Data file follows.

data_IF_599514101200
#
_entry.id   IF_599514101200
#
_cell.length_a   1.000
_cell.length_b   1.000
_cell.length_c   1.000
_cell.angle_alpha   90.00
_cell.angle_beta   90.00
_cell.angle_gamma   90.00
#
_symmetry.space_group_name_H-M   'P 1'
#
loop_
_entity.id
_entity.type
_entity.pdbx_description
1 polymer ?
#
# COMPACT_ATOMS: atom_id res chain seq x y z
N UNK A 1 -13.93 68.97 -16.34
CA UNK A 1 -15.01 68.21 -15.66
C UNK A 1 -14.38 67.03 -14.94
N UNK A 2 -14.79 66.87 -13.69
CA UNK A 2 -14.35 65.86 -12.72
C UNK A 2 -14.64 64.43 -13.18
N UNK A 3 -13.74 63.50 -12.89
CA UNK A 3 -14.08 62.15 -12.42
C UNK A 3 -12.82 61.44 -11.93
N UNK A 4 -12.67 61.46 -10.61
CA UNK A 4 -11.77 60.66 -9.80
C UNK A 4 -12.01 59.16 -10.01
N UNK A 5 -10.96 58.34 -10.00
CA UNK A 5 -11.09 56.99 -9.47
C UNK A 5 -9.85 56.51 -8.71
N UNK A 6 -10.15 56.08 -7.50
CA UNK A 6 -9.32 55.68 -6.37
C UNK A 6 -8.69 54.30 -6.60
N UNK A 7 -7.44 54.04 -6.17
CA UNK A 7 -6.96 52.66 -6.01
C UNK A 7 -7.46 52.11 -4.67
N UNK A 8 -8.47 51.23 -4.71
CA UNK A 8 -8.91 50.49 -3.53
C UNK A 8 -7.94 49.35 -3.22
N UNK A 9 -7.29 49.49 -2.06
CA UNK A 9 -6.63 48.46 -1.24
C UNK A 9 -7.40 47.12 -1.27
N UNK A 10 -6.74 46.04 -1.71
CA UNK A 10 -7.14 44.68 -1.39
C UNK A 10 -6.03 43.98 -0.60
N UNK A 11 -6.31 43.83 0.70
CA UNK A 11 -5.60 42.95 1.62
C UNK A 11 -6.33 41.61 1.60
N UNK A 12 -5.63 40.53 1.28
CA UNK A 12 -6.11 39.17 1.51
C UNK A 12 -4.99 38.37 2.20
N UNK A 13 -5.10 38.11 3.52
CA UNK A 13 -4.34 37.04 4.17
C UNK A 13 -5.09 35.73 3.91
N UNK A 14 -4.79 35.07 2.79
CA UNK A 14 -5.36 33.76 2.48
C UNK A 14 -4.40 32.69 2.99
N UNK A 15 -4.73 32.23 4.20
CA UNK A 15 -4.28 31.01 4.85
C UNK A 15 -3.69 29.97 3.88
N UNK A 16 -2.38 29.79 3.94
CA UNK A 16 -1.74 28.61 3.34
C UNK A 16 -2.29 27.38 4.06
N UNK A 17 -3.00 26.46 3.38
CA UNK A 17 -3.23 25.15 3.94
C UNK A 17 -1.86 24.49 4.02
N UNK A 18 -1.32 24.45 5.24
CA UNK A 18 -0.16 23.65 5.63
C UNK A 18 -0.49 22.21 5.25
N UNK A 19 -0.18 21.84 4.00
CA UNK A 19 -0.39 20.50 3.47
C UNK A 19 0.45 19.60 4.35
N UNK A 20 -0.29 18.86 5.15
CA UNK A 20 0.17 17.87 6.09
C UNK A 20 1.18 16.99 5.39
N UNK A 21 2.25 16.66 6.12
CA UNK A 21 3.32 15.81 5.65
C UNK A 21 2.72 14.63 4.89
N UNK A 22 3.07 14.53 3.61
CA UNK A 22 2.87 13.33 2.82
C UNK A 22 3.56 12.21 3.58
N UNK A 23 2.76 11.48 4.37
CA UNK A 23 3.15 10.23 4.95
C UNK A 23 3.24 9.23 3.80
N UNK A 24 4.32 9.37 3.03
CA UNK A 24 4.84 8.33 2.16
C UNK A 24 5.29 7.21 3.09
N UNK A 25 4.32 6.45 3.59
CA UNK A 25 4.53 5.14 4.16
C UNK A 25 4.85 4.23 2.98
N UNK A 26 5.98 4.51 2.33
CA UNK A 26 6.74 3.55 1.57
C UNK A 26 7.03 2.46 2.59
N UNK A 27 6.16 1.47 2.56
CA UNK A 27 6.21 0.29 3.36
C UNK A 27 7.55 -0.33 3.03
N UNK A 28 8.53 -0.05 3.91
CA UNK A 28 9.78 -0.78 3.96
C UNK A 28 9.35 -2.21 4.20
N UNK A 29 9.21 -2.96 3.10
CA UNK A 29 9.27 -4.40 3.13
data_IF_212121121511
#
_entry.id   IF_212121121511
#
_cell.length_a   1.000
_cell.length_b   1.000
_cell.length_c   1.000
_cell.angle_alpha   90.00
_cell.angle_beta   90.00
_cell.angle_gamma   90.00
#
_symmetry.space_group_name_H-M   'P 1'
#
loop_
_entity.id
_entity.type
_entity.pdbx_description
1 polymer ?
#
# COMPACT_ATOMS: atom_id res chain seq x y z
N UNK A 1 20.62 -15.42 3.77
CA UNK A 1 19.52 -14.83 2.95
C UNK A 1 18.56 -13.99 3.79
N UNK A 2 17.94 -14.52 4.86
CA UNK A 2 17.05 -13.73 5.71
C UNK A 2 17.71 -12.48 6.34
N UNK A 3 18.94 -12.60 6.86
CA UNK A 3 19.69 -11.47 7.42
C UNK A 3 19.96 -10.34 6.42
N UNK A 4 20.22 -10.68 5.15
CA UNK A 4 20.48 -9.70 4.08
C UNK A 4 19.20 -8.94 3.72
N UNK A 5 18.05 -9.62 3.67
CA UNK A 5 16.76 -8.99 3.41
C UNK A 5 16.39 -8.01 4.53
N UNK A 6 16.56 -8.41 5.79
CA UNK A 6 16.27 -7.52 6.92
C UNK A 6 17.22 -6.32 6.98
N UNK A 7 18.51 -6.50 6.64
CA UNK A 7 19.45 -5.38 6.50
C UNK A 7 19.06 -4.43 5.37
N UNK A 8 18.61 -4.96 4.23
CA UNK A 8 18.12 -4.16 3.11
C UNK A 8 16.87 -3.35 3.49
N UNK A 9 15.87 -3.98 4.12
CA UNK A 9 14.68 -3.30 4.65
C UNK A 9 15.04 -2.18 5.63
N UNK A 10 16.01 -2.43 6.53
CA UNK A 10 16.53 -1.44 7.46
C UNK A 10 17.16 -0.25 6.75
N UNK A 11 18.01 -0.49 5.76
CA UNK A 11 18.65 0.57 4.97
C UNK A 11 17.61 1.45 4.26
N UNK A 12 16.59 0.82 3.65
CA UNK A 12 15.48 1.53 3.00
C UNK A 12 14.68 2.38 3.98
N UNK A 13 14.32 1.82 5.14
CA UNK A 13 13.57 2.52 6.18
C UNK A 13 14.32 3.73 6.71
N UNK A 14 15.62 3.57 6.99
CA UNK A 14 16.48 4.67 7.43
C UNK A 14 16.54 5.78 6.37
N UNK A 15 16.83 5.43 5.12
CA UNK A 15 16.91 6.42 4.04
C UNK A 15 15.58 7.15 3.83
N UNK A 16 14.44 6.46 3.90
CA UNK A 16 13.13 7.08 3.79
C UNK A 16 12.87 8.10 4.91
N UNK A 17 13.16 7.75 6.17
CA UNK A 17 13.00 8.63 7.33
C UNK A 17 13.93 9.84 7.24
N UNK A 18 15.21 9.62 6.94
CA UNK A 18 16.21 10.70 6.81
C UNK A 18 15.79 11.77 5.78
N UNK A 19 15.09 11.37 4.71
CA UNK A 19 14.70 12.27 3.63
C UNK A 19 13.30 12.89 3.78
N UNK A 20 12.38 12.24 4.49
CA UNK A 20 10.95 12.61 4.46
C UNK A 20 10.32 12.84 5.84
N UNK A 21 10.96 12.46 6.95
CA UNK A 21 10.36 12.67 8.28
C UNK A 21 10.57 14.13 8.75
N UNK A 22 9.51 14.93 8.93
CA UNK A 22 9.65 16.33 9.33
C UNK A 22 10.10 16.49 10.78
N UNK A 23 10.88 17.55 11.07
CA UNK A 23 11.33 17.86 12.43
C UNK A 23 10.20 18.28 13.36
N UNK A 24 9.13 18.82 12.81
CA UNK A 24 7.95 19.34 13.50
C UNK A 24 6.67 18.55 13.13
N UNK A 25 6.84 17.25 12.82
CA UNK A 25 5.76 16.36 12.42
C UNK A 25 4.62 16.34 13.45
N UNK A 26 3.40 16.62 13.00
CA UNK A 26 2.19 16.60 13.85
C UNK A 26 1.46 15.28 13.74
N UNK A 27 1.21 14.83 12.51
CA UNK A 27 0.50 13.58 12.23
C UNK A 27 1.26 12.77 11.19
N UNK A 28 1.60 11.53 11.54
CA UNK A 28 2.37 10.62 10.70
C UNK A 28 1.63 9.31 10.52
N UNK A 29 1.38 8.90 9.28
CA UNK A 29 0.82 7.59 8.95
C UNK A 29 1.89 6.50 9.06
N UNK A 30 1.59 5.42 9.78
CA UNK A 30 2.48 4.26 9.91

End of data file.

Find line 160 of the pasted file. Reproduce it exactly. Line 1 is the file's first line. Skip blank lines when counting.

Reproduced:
N UNK A 12 16.59 0.82 3.65